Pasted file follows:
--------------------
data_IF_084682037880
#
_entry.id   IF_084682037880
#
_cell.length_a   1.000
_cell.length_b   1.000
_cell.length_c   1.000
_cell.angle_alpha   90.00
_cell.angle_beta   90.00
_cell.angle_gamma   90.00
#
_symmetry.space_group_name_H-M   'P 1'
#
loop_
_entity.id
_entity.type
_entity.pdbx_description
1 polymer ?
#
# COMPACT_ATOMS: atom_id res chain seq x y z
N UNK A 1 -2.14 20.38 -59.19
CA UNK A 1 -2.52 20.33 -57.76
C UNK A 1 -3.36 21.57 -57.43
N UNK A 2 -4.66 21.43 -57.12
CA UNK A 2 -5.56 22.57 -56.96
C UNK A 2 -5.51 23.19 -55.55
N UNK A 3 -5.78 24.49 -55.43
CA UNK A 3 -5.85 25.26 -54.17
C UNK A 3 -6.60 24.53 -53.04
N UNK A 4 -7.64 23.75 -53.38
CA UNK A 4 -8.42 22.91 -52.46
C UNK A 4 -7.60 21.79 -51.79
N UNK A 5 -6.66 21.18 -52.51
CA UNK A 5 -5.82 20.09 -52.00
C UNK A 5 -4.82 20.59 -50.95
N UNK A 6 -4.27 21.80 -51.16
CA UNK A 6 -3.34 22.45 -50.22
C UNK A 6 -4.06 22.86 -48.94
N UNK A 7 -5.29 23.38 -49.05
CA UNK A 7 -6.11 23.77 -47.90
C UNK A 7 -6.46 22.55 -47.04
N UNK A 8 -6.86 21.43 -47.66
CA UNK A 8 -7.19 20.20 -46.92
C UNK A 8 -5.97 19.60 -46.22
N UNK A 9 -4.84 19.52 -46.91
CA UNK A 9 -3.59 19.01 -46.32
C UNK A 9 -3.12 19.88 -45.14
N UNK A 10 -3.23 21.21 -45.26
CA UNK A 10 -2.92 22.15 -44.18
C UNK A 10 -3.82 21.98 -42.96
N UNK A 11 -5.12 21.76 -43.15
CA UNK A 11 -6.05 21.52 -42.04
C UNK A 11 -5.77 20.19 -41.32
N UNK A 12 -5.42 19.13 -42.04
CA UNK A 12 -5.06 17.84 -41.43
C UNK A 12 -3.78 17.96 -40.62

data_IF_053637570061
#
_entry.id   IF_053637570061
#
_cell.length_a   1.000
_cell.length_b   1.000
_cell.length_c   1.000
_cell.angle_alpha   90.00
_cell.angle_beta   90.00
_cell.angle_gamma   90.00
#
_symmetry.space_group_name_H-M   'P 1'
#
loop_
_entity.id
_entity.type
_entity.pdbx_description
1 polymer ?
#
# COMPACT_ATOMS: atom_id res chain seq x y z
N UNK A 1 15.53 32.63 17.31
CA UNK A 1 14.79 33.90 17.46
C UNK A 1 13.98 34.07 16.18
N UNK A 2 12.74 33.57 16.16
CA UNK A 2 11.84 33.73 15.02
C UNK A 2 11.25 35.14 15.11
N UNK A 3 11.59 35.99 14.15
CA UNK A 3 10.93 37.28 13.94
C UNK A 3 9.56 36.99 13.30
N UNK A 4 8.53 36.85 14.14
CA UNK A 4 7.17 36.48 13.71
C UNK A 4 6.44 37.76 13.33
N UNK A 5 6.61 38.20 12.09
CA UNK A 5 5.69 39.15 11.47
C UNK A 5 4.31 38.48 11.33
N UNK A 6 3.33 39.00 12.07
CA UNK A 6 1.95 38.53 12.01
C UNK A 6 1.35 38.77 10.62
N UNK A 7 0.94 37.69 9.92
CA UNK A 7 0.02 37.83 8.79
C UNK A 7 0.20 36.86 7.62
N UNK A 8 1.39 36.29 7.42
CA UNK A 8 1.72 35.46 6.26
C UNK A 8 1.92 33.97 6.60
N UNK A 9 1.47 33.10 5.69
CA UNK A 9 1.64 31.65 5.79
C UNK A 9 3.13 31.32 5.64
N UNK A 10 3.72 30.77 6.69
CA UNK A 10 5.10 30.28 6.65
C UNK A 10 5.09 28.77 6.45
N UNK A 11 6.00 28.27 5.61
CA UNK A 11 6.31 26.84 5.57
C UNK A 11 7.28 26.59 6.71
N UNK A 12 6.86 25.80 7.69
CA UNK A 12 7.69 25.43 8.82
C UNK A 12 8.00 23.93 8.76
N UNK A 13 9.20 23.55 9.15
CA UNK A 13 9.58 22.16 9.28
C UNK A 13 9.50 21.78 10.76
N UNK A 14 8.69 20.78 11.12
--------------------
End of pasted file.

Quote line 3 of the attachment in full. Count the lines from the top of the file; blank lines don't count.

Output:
_entry.id   IF_084682037880